Coffee in Japan is generally pretty terrible

The coffee in cafes generally tastes better iced, but you can also buy cans of hot coffee from street vending machines — these are better than you expect them to be. If you like Starbucks, then that kind of stuff is everywhere, but if you’re serious about your coffee then you might struggle a bit.

There’s lots of ceremonies

My favourite ceremony is the 7–5–3 ceremony. Historically, child-mortality rates in Japan were very high, so parents would give thanks when a child reached the crucial ages of three years, five years, and seven years. Today you will still see children at these ages being dressed in elaborate traditional clothing, their proud parents taking them to the temple to give thanks for having reached an auspicious birthday. Very sweet.

Buy something on your credit card at the airport before you fly

I mainly use cash to pay for everything while I’m travelling, but about halfway through a recent visit to Japan I had a text from my bank’s fraud department asking me to give them a call. There had been some transactions on my card and, as they were in Japan, they wanted to check them with me: ‘We saw that you’d bought some items at Heathrow, so we didn’t block the card — we just wanted to make sure everything was okay.’ It’s not often you get to say nice things about your bank.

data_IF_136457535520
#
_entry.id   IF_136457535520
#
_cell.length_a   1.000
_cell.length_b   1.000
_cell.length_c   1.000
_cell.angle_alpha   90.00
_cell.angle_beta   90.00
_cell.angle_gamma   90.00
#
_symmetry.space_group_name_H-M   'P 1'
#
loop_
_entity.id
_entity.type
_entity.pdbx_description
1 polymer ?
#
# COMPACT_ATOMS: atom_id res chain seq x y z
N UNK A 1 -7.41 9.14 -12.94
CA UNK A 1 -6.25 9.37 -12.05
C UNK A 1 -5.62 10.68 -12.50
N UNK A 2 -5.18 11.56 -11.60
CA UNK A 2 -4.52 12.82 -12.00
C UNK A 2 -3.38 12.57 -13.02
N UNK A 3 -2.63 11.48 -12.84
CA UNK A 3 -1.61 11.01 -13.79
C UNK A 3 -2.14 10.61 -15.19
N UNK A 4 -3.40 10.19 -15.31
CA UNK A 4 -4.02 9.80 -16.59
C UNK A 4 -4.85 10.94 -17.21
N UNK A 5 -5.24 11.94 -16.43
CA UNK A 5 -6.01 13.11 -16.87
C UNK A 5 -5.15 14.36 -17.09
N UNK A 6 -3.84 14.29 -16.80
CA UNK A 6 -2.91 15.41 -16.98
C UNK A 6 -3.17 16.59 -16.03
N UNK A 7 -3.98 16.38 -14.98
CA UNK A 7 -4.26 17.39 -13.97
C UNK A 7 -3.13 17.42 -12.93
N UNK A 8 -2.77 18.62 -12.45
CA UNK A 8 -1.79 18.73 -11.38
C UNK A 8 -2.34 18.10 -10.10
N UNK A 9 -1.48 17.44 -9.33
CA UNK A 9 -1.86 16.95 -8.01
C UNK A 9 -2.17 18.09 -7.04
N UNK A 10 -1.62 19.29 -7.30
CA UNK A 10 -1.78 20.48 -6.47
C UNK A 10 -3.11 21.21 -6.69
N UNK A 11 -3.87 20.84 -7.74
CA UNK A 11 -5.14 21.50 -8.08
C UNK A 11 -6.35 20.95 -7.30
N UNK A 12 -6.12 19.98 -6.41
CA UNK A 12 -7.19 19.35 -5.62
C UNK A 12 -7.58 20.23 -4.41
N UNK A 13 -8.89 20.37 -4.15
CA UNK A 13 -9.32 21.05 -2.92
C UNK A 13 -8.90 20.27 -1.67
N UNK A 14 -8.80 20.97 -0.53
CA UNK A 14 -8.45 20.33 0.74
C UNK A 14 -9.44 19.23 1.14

Japanese toilets are a joy to use

Thanks to the innovation of Japanese company Toto, most toilets in Japan (including many public toilets) are fitted with a system that warms the toilet seat and delivers a bidet service. The really good ones also dry you off with an oscillating fan. Now that is one smooth-talking toilet. Ah, Toto toilets, I will miss you most of all!

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How to pack for your first Pride

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Photo by Levi Saunders published via Unsplash
Image published via Unsplash

A trick question: What is more colorful than the Carnival in Brazil? If you said the RuPaul’s Drag Race stage, you would be half right, as the correct answer is – Gay Pride. Is there something happier and more colorful than this? These extremely happy events are organized all over the world – some are excellent, some are mediocre, but all of them are so much fun. No matter where you’re going – either your country but a different city, a totally different country or simply a couple of streets from your apartment, it’s very important to know what things you have to pack or prepare. Take a look at the following list, write the items down and put them aside in order to be fully prepared and not forget anything for your first Gay Pride!

The essentials

The most important thing is to have all the necessities with you. Make sure that you have all the documents you need (passport included if you’re traveling abroad). As far as the clothing is concerned, make a plan of all the fashion combinations you will rock at the Pride beforehand. That way, you’ll save a lot of time thinking about the endless sexy combinations you can go with. Is it a sexy sailor or an S&M policeman? It doesn’t really matter – prepare everything in advance. Finally, don’t forget the essentials from the cosmetics department. Have all the moisturizers, crèmes and body lotions. Also, remember to take your favorite perfume with you as you want your scent to attract as many guys as possible!